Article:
Effective boards are a result of the alchemy of many factors: advocacy, engagement, securing resources and giving gifts, strategic thinking and planning, asking hard questions, supporting the leadership, not getting in the weeks or meddling with staff decisions, and camaraderie and respect amongst the board members themselves, just to name a few.
But those factors can’t lead to success without the key ingredient: recruiting great board members to begin with.
How do you recruit active, engaged board members?
Board recruitment is very similar to the donor cultivation process; identification and qualification of prospects, building and deepening engagement with your organization, and finally an invitation to join the board. New board members should already be engaged with the organization to some degree. Whether as a donor, volunteer, event attendee, or someone who has offered assistance in the past, organizations need to ensure that their board members actively care about their organization and have demonstrated that in some way. Recruiting a board member who has not had any involvement with the organization can work, but it is important to be very deliberate in your selections, engagement, invitation and then orientation to ensure that new board members are fully committed to your goals and will be active and constructive members.
To identify these potential board members, first look among folks who are already connected to your organization in some way. For example:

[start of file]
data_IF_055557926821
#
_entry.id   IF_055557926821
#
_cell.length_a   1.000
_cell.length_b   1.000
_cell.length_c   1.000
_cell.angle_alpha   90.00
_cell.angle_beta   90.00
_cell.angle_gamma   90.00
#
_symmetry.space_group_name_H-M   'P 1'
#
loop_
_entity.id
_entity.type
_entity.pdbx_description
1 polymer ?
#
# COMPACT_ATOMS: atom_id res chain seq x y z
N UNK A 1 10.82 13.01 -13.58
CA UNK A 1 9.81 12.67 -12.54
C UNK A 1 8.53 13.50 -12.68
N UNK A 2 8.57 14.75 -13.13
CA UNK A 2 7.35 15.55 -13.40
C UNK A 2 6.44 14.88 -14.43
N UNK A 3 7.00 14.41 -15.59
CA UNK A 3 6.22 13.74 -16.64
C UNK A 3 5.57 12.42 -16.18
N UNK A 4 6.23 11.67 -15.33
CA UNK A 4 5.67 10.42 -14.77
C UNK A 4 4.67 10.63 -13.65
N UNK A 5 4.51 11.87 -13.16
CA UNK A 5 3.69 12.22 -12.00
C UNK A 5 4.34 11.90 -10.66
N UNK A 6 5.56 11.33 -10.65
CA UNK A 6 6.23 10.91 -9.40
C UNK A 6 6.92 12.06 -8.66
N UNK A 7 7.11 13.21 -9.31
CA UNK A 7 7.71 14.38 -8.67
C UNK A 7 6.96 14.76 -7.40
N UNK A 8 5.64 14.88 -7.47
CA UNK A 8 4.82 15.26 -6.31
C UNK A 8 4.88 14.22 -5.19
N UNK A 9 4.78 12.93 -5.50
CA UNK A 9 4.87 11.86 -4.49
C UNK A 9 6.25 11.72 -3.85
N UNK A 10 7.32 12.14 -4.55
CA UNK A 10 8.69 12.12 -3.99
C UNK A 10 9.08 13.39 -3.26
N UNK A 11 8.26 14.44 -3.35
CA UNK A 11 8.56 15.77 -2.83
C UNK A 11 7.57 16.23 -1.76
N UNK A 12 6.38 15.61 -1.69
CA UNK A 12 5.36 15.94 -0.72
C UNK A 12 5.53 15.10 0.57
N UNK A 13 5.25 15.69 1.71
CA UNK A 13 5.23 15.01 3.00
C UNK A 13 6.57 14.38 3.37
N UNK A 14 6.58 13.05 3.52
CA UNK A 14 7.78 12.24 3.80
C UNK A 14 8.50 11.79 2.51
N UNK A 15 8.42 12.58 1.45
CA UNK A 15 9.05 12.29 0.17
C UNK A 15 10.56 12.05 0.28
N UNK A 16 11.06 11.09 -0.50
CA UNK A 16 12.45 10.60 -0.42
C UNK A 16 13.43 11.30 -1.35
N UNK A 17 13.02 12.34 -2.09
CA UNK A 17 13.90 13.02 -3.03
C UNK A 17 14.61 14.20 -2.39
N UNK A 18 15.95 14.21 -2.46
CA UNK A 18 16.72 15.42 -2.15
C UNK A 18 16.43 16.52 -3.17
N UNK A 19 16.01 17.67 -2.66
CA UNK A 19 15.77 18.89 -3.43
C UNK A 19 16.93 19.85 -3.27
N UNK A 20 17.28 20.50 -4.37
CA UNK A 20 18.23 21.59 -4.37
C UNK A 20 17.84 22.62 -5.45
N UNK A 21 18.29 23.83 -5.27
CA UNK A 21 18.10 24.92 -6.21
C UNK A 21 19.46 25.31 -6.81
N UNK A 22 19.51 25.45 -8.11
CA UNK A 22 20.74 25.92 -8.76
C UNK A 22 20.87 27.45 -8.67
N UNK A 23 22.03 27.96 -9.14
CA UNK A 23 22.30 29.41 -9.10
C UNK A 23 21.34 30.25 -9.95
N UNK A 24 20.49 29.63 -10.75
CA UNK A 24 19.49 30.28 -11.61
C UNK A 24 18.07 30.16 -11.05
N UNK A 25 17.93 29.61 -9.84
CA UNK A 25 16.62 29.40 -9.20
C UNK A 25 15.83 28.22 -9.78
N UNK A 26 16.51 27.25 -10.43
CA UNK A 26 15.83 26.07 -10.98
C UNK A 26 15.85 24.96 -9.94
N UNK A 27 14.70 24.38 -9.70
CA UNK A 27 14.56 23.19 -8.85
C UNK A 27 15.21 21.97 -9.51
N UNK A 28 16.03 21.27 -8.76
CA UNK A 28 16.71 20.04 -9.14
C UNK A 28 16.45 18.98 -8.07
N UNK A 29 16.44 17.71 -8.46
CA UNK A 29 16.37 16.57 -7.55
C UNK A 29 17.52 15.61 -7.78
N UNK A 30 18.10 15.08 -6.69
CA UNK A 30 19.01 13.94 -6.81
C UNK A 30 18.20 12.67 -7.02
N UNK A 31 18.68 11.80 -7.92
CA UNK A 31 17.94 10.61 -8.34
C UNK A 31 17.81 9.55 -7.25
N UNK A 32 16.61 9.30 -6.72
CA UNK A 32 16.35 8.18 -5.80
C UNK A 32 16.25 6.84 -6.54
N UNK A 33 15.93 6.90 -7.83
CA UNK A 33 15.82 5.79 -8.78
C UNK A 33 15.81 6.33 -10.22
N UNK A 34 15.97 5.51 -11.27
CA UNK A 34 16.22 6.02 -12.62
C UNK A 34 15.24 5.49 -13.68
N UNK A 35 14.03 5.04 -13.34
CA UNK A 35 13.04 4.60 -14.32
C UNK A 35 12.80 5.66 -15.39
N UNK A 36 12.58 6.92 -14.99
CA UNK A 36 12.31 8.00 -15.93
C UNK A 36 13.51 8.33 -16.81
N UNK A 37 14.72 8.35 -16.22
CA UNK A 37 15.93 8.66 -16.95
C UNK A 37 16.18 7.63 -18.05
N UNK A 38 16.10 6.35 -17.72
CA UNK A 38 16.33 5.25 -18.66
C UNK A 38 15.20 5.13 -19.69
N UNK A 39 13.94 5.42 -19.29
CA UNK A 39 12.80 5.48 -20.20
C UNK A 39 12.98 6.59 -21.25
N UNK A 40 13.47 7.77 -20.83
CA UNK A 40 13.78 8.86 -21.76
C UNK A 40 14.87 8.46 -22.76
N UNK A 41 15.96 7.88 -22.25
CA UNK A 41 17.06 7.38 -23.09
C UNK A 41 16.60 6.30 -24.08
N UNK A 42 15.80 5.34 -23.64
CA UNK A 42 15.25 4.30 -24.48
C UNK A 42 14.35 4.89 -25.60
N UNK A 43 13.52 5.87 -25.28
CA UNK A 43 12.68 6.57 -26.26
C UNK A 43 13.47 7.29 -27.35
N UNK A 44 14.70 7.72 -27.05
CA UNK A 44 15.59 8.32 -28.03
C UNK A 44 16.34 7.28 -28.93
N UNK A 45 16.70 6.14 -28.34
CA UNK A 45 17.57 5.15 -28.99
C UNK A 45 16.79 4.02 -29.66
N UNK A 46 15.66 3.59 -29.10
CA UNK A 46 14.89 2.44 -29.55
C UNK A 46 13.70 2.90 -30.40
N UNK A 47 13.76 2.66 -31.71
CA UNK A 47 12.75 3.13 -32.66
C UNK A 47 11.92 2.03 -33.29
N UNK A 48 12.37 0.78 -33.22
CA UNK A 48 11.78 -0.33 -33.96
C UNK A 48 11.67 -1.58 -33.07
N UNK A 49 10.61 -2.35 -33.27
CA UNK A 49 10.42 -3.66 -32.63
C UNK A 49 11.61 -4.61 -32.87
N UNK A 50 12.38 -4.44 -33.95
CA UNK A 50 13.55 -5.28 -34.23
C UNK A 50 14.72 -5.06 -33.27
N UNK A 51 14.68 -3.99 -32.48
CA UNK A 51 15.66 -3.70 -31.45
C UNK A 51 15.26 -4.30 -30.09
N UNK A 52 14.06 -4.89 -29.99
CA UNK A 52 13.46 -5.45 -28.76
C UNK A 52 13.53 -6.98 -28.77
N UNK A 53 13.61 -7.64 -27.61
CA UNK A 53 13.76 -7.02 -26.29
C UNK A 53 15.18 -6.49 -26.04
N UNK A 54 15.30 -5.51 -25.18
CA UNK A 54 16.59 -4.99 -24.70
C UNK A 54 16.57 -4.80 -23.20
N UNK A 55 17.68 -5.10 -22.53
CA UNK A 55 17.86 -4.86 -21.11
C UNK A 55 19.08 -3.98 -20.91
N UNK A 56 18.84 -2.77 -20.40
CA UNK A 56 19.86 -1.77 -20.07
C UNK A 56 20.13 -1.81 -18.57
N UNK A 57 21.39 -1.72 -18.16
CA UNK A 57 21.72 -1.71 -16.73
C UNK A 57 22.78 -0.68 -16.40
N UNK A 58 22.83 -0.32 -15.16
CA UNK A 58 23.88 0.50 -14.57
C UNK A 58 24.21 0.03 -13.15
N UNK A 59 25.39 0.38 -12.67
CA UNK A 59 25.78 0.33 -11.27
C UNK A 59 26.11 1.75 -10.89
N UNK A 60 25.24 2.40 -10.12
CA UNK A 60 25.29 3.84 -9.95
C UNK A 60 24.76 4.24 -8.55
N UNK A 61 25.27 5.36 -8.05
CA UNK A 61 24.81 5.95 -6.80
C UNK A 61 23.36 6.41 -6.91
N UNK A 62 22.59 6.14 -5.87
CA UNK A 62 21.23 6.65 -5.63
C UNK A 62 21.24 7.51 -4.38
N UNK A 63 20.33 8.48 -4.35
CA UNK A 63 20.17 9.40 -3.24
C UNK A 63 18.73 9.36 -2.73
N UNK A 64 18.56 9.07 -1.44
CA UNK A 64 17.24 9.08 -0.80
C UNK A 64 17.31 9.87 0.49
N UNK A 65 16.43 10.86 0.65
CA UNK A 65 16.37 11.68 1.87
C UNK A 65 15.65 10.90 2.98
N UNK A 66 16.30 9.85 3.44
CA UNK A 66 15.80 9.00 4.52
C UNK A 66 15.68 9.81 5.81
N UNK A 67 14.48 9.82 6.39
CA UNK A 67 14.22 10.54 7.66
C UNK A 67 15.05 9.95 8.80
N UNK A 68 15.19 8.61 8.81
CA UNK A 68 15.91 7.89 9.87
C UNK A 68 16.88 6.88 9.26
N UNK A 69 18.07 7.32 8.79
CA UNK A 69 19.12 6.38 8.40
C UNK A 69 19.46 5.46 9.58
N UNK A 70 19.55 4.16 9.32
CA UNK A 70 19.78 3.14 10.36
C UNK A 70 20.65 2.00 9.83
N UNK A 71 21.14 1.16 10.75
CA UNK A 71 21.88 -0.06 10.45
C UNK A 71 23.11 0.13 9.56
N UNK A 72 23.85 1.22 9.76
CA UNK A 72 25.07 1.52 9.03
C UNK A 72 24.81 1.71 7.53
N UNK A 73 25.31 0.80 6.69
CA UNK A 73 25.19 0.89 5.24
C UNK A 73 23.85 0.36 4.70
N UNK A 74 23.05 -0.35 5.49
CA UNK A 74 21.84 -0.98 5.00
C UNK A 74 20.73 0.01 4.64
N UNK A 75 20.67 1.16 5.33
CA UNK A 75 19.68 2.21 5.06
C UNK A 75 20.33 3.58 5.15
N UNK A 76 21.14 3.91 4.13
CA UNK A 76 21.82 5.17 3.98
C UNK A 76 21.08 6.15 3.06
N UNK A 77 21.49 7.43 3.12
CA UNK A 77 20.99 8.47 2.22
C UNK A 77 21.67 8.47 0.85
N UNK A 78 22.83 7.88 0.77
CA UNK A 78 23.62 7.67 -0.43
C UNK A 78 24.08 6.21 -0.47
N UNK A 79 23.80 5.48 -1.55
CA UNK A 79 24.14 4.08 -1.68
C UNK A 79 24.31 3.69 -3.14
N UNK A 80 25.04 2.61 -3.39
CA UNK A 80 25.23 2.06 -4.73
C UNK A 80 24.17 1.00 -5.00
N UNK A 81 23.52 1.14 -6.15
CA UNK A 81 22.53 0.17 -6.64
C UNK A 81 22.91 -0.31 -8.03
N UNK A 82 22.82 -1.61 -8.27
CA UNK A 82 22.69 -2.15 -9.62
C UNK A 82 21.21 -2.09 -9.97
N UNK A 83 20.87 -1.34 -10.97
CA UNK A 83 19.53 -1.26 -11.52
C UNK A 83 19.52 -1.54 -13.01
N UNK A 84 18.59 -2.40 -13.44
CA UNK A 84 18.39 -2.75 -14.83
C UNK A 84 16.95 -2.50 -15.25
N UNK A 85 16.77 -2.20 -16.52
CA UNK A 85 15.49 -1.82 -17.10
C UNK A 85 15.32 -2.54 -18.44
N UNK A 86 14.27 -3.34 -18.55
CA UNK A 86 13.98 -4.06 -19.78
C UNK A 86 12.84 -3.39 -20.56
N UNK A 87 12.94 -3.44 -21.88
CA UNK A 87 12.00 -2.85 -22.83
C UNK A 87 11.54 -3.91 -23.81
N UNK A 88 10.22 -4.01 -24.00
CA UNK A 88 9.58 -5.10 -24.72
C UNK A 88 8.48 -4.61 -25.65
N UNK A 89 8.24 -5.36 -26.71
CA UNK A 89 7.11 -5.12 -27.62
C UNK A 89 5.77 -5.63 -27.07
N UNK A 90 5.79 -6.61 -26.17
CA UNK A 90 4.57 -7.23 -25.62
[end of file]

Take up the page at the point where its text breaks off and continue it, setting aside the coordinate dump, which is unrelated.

- Fundraising or program staff can identify a good prospect through their own interactions with the individuals through their gift giving, volunteering, or in other ways
- Board members can connect their colleagues or acquaintances to the organization or the ED/CEO
- Executive Directors may suggest individuals
Second best is looking for new people with whom you can engage in your mission for eventual board placement further down the line. Some places to start are:
- Websites and organizations that help introduce those who would like to serve on a board with organizations looking for board members
- Boards can ide ntify individuals who are part of specific community, civic group, or company that the organization wants to develop stronger ties to, then look for connectors to those individuals
- Fundraising staff can look through business publications to identify philanthropic individuals who are involved in other (perhaps similar) institutions
Who recruits new board members?
The best practice is to have an active board committee whose responsibility includes recruiting and orienting new board members. You may choose to have a dedicated nominating committee, focused solely on identifying, recruiting, and orienting new board members, or a board development committee that is responsible for overall board engagement and performance. No matter how they “source” new members, this committee should take this job very seriously and engage in the recruiting process year round.
Who makes a good board member?
Different organizations have different needs, and analyzing what your current situation calls for should be done prior to recruiting your new members, by looking at your current board’s assets and experiences, and seeing what gaps you already have, or will have as individuals roll off your board. A simple approach to start with is to create a matrix that lists all of your desired qualities for your board (professional backgrounds, philanthropic experience, demographics, constituents, etc.) and map your current board members against that. You’ll notice what you are missing. Here are some general areas to consider: